Ecosystem restoration for food security It is estimated that another 130 million hectares of cropland will be needed to support food production in developing countries. This amount represents less than a quarter of the 560 million hectares of degraded agricultural land that could be restored through sustainable practices and green investments. Restoring a quarter of the degraded agricultural land could theoretically boost food production on that land and feed about 740 million people. By recovering depleted fish stocks the resultant increase in fish catch could cover the annual protein needs of over 90 million people. In addition, shifting the usage of crops produced for animal feed and other uses towards direct human food consumption would not only decrease the pressure on limited cropland, but increase available food calories by as much as 70 per cent – enough to feed 4 billion people.
Restoring agro-ecosystems for food security Food security is not simply a function of production or supply, but of availability, accessibility, stability of supply, affordability, quality and safety of food. Hence, improving food security must focus on threats to local food security where it is needed and not simply increasing global harvests alone. Current projections suggest that an additional 130 million hectares of cropland will be required to support the growth in food production needed in developing countries by 2050 (Alexandratos and Bruinsma 2012). At the same time there are great potentials in restoring degraded land. Globally there are over 560 million hectares of degraded agricultural land (Oldeman 1992) that could be restored through sustainable agricultural practices and green investments. Land degradation refers to long-term losses in ecosystem function and productivity from which land cannot recover without assistance. When agricultural land is degraded, the ability of that land to produce food may decrease up to the level where it is no longer feasible to farm the land (Bai et al. 2008). Land degradation is therefore a direct threat to food security. Soil erosion remains one of the key challenges to land degradation with over 80 per cent of the global agricultural land suffering from moderate to severe erosion. Every year, about 10 million hectares of agricultural land is abandoned due to soil erosion (Pimentel and Burgess 2013). Throughout the world it is estimated that 75 billion tonnes of soil are lost every year due to degradation (Lal 1998). The majority of land degradation takes place in the geographic areas where local food insecurity is rampant. According to den Biggelaar et al. (2003) losses of land due to soil erosion are 2 to 6 times higher in Africa, Latin America and Asia than in North America and Europe. For example, in China about 40 per cent of arable land suffers from soil degradation (Hartemink et al. 2007), where as many as 450 million rural people depend on land that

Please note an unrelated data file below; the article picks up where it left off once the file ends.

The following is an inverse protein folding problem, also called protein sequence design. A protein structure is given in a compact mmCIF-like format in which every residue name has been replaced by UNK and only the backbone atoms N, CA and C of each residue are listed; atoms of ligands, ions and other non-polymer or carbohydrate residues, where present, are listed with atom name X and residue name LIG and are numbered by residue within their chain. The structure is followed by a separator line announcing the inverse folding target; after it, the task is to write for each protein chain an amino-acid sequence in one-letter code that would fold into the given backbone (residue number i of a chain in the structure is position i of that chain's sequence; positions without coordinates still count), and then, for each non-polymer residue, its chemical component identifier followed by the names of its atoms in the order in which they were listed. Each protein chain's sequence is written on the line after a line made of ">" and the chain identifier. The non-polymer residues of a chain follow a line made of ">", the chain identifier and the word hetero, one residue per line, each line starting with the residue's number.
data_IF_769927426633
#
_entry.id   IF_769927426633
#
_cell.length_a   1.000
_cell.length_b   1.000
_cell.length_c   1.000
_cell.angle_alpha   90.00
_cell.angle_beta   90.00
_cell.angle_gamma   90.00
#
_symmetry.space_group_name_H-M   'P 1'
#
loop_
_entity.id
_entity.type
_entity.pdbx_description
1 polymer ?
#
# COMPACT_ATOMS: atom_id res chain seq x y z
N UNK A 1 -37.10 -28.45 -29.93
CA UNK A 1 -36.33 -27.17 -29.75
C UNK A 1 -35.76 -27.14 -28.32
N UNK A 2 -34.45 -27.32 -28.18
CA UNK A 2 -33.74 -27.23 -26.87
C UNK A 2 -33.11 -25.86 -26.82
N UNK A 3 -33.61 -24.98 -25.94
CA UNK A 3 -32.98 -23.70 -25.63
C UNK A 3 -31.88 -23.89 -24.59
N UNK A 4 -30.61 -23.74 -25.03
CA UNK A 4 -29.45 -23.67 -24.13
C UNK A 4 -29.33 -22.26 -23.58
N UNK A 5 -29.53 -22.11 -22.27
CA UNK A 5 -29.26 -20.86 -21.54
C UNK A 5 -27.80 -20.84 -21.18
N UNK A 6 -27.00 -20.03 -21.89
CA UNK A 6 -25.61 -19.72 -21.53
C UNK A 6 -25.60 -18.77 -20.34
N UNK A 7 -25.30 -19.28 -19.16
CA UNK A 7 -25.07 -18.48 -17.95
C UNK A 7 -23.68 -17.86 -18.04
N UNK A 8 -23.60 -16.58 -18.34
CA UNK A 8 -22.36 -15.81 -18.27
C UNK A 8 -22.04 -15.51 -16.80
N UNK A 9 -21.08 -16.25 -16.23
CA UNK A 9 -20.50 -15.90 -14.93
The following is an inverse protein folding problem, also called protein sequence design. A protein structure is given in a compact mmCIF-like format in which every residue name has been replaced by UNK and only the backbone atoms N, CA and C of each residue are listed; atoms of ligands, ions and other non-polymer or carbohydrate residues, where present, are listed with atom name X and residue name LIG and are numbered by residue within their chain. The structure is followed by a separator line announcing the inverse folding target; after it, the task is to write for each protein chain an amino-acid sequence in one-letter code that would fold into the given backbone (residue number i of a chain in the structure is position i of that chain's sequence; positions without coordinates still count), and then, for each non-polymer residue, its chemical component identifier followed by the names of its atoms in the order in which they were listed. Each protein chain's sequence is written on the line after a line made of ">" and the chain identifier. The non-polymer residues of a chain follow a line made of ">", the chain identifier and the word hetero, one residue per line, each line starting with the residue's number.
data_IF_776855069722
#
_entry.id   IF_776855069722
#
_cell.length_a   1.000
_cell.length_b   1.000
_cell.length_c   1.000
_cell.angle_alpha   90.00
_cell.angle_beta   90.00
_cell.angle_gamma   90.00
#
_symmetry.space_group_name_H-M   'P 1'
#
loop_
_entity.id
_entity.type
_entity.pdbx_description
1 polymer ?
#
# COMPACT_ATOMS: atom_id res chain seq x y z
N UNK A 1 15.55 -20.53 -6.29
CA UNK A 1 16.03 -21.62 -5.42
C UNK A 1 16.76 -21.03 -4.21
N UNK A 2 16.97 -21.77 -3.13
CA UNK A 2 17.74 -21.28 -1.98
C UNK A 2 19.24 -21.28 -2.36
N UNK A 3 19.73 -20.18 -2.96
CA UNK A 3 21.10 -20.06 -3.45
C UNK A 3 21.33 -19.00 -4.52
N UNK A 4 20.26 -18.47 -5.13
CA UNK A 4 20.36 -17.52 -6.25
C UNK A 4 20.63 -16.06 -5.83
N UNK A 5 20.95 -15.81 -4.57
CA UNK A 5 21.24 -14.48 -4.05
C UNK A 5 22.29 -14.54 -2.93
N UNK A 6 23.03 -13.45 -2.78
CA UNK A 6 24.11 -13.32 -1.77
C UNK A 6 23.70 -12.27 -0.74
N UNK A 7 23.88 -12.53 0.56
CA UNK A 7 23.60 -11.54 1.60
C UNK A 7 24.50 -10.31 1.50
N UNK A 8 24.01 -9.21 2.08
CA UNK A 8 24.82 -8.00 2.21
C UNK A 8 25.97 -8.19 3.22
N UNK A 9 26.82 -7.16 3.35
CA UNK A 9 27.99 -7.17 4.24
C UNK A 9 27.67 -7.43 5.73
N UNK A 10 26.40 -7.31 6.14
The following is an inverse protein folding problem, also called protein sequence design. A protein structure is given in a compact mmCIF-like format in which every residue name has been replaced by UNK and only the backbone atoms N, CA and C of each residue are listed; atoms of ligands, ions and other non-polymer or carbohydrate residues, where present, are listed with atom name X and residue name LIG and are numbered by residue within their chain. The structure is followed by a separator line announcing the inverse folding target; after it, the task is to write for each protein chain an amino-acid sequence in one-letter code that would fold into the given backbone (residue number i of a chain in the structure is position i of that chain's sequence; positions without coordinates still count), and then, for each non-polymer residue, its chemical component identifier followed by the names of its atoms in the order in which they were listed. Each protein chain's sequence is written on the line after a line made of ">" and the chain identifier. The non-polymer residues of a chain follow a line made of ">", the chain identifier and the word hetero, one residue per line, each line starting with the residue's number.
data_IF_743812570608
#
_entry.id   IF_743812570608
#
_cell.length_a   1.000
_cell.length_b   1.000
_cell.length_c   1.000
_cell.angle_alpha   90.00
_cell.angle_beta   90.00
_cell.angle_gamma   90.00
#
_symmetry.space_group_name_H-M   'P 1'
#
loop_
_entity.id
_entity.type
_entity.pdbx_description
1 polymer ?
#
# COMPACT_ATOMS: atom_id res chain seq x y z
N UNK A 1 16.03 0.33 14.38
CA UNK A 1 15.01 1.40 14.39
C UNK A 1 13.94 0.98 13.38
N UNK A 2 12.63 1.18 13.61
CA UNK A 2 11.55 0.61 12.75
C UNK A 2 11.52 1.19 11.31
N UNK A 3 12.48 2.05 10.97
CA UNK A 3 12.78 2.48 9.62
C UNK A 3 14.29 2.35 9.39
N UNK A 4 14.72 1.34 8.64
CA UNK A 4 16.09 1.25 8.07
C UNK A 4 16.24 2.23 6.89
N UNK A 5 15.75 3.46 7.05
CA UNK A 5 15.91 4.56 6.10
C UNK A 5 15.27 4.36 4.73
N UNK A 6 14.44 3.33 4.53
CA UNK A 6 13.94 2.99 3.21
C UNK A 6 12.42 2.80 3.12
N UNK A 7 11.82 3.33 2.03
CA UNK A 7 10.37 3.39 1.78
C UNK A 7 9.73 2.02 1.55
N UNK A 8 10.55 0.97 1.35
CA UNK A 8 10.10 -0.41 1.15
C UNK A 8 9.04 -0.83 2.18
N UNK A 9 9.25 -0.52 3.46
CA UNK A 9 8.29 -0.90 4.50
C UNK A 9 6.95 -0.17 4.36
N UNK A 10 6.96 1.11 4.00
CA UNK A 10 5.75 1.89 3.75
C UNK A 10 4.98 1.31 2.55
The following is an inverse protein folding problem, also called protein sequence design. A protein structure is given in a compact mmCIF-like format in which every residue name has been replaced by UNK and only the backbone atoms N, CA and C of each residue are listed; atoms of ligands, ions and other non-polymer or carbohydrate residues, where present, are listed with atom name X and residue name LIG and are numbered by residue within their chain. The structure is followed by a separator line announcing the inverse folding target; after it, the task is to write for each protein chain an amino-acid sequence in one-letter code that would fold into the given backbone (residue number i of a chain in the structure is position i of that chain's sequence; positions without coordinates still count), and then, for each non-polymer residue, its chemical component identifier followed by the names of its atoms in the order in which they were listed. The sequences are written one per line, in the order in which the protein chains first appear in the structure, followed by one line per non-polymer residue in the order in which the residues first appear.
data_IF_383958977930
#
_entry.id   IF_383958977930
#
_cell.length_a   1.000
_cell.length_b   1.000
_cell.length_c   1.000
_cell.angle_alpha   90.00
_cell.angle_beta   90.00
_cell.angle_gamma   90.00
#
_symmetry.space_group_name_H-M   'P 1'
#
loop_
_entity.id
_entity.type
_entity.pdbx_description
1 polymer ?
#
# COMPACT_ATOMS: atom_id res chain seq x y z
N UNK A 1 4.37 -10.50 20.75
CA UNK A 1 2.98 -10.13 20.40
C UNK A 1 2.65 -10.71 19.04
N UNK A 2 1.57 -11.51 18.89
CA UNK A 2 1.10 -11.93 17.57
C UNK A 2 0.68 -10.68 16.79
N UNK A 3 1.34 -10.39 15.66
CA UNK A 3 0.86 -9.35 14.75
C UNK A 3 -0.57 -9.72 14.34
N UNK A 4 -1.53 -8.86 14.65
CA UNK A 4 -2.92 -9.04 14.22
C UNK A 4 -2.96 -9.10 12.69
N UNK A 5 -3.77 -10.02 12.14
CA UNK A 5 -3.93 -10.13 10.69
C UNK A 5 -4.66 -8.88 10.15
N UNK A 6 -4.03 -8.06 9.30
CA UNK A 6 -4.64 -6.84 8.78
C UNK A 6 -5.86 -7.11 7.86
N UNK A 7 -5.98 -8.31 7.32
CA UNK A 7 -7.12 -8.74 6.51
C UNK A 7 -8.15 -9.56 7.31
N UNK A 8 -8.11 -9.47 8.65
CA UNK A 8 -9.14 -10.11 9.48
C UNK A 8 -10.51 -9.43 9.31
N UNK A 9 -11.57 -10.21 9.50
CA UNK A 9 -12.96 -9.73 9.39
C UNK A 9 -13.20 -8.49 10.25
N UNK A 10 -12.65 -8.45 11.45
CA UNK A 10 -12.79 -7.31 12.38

is degraded (Bai and Dent 2007a). In South Asia, the annual economic loss due to land degradation is at least US$10 billion (FAO 1994). Africa is perhaps the continent most severely impacted by land degradation. Yield reductions in Africa due to soil erosion range from 2 to 40 per cent (Lal 1995). Sub-Saharan Africa is particularly impacted by land degradation (Bai et al. 2008). About 95 million hectares of land in the region is threatened with irreversible degradation (Henao and Baanante 2006). At the same time, Africa has the highest prevalence of hunger in the world, with almost a quarter of the population affected (FAO et al. 2014). It is further projected that by 2050 the region’s population will have doubled, reaching over 2 billion people (UN DESA 2013). Country studies reveal that the productivity of Africa’s land is decreasing, with crop varieties failing to reach their full genetic potential. Between 1981 and 2003, productivity declined on 40 per cent of Kenya’s cropland due to land degradation. During the same period the country’s population doubled (Bai and Dent 2006). Similar trends were observed in South Africa where over the same period the productivitydeclinedon41 per cent of the country’s croplandwhile the population increased by 50 per cent (Bai and Dent 2007b). In order to increase food security for a growing global population, it is crucial that sustainable agricultural practices that prevent land degradation and restore degraded land are implemented (Power et al. 2012, Winterbottom et al. 2013). Restoring agricultural systems can provide major improvements, such as has been demonstrated in Niger. Drought was strongly hitting Niger during the 1970s and 1980s, but in the early 1980s rehabilitation took place across 300 000 hectares of crusted and barren land. The land was rehabilitated by promoting simple soil and water conservation techniques such as contour stone bunds, half moons, stone bunding and improved traditional planting pits (zaı ̈). As a result, both crop yields and tree cover increased. The expansion of the rehabilitated area continued without further